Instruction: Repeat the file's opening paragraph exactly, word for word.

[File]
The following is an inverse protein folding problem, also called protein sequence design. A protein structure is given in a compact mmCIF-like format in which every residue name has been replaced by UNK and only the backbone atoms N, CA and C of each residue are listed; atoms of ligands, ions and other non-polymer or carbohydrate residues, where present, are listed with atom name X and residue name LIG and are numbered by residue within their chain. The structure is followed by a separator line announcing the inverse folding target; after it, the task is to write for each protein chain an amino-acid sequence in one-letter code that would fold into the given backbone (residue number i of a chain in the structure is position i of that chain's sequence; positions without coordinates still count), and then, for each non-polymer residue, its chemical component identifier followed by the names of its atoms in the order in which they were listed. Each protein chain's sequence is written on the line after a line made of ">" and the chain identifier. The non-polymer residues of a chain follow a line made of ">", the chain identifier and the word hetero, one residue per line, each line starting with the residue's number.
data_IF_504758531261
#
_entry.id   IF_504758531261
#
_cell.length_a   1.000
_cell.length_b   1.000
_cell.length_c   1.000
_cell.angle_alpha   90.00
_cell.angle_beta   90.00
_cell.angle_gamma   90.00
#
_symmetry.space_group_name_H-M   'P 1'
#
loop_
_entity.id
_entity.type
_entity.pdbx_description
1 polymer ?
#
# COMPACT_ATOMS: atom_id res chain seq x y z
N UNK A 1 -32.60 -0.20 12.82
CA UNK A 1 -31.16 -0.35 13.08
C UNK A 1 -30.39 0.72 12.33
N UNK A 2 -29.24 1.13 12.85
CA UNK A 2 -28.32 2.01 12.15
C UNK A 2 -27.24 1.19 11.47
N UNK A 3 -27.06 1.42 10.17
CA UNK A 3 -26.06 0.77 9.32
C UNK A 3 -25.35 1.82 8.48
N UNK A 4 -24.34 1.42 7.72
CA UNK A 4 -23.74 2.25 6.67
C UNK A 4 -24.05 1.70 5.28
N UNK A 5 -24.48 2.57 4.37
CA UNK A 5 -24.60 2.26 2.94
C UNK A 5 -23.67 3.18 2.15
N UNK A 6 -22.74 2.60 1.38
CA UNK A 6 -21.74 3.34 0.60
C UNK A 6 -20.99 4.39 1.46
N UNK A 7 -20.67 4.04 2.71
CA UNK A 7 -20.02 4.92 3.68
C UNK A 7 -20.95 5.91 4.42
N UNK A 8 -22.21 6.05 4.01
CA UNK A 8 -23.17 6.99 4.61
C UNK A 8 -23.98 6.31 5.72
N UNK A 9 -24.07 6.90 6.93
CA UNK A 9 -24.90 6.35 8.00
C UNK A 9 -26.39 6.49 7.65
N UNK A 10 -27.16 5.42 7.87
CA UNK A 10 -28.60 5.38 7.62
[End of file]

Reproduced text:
The following is an inverse protein folding problem, also called protein sequence design. A protein structure is given in a compact mmCIF-like format in which every residue name has been replaced by UNK and only the backbone atoms N, CA and C of each residue are listed; atoms of ligands, ions and other non-polymer or carbohydrate residues, where present, are listed with atom name X and residue name LIG and are numbered by residue within their chain. The structure is followed by a separator line announcing the inverse folding target; after it, the task is to write for each protein chain an amino-acid sequence in one-letter code that would fold into the given backbone (residue number i of a chain in the structure is position i of that chain's sequence; positions without coordinates still count), and then, for each non-polymer residue, its chemical component identifier followed by the names of its atoms in the order in which they were listed. Each protein chain's sequence is written on the line after a line made of ">" and the chain identifier. The non-polymer residues of a chain follow a line made of ">", the chain identifier and the word hetero, one residue per line, each line starting with the residue's number.